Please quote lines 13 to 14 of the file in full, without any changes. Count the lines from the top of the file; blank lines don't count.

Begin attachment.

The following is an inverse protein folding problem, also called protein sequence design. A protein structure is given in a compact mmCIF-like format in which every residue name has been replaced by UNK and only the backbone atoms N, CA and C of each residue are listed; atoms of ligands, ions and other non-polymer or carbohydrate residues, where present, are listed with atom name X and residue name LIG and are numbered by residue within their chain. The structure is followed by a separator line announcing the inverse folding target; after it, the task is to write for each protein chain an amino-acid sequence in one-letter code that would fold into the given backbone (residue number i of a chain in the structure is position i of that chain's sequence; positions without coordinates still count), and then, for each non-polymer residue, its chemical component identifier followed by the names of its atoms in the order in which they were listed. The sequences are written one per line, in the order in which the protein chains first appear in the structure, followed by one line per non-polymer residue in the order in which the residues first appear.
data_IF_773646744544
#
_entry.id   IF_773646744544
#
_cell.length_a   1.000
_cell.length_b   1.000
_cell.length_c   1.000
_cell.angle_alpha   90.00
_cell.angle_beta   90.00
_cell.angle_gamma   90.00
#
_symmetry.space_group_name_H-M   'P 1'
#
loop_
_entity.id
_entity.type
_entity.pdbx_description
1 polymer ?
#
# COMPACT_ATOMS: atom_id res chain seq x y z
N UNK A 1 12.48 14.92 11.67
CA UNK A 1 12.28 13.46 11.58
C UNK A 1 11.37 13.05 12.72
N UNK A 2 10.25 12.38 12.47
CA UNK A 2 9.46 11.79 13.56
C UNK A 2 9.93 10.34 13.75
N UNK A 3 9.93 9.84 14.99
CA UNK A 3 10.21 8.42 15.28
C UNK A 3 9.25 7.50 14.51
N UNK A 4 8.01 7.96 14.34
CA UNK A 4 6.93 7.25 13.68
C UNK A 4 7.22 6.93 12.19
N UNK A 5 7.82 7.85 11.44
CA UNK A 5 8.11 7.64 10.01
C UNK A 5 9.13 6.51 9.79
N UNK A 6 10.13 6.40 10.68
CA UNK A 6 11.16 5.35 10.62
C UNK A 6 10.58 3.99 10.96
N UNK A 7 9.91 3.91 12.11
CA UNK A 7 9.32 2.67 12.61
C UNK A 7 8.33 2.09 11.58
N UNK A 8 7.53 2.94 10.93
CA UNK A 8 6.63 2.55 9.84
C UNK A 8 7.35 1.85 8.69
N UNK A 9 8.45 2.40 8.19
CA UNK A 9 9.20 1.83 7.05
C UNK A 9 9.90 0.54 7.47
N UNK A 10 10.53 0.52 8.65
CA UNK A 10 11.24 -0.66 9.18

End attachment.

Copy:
_symmetry.space_group_name_H-M   'P 1'
#